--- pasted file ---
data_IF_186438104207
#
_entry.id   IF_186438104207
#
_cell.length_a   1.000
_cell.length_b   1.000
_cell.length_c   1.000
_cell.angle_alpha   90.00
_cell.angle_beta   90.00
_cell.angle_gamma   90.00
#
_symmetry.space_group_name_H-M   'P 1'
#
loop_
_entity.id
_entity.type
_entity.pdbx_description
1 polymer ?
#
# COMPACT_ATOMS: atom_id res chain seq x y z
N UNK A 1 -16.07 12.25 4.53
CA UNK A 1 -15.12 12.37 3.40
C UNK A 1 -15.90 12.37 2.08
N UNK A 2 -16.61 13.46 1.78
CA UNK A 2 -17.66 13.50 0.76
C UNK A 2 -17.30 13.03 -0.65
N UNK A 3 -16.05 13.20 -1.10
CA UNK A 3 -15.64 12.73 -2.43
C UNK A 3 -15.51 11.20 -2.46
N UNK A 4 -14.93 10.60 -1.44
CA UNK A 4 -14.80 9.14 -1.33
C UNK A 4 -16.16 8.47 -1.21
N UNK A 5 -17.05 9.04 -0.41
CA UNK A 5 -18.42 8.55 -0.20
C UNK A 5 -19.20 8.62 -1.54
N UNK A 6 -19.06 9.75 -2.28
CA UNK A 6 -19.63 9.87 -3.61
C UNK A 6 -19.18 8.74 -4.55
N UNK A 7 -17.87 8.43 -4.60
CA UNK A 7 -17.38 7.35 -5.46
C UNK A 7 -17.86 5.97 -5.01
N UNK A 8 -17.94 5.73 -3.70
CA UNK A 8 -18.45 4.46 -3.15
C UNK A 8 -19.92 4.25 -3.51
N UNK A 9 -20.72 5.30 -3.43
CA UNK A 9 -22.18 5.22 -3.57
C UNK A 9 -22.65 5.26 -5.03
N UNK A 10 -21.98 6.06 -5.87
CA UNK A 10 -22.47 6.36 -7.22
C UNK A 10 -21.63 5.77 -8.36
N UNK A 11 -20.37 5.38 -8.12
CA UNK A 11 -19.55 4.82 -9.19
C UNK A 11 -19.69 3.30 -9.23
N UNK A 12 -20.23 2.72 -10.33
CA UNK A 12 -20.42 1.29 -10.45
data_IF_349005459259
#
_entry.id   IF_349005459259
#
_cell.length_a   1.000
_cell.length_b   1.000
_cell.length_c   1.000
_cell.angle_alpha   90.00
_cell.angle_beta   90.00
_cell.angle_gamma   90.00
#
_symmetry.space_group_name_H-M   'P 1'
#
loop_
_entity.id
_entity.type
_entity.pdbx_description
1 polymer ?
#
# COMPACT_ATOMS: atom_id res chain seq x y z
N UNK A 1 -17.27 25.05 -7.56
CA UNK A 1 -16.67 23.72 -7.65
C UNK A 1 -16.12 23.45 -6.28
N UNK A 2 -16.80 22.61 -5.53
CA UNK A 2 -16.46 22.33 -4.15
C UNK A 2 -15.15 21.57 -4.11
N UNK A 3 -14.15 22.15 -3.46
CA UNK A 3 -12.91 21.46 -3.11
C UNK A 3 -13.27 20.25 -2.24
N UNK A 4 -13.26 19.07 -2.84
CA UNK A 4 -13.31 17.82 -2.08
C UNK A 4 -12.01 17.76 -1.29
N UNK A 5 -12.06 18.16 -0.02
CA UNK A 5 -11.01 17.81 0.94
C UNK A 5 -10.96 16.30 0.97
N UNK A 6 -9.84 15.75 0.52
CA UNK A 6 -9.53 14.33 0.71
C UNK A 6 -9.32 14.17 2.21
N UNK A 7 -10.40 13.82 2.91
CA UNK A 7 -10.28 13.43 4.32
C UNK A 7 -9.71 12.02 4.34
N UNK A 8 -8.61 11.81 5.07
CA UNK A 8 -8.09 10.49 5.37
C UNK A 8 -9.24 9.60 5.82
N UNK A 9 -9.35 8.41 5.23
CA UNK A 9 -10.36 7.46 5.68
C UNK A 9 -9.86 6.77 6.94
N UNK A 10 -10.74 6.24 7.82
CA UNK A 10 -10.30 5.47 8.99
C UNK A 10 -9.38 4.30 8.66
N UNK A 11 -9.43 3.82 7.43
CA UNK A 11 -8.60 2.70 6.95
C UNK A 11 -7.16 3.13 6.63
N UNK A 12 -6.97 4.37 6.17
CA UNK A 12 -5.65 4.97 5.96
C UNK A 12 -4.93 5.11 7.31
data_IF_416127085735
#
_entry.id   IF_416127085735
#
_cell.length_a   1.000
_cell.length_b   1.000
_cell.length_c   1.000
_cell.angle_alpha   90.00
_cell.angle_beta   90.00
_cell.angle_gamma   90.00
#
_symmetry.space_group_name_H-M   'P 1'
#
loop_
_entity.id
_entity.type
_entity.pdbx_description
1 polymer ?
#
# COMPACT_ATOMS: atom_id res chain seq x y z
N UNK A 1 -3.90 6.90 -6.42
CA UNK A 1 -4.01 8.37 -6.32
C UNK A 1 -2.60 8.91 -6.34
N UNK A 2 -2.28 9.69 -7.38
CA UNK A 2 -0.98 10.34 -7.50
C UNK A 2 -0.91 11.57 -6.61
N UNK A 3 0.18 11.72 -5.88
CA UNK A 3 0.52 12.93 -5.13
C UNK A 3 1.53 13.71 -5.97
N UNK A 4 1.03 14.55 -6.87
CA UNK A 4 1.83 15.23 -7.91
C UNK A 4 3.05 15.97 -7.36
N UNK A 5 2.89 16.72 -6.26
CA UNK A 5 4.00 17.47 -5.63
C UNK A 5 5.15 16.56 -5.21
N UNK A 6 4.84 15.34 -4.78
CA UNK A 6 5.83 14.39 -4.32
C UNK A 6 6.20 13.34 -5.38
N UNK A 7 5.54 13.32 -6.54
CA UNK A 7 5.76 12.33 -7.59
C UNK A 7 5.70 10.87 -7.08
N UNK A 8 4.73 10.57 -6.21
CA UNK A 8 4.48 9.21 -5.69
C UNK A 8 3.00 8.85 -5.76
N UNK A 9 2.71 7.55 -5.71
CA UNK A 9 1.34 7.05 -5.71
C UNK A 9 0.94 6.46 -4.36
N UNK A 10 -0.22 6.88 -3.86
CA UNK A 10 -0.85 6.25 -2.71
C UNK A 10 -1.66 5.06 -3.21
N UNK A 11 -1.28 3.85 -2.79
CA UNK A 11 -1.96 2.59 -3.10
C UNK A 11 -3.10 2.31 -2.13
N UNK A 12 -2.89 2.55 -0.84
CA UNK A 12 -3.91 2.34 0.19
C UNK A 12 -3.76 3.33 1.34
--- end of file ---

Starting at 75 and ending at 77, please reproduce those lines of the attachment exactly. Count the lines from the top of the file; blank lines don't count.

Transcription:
# COMPACT_ATOMS: atom_id res chain seq x y z
N UNK A 1 -17.27 25.05 -7.56
CA UNK A 1 -16.67 23.72 -7.65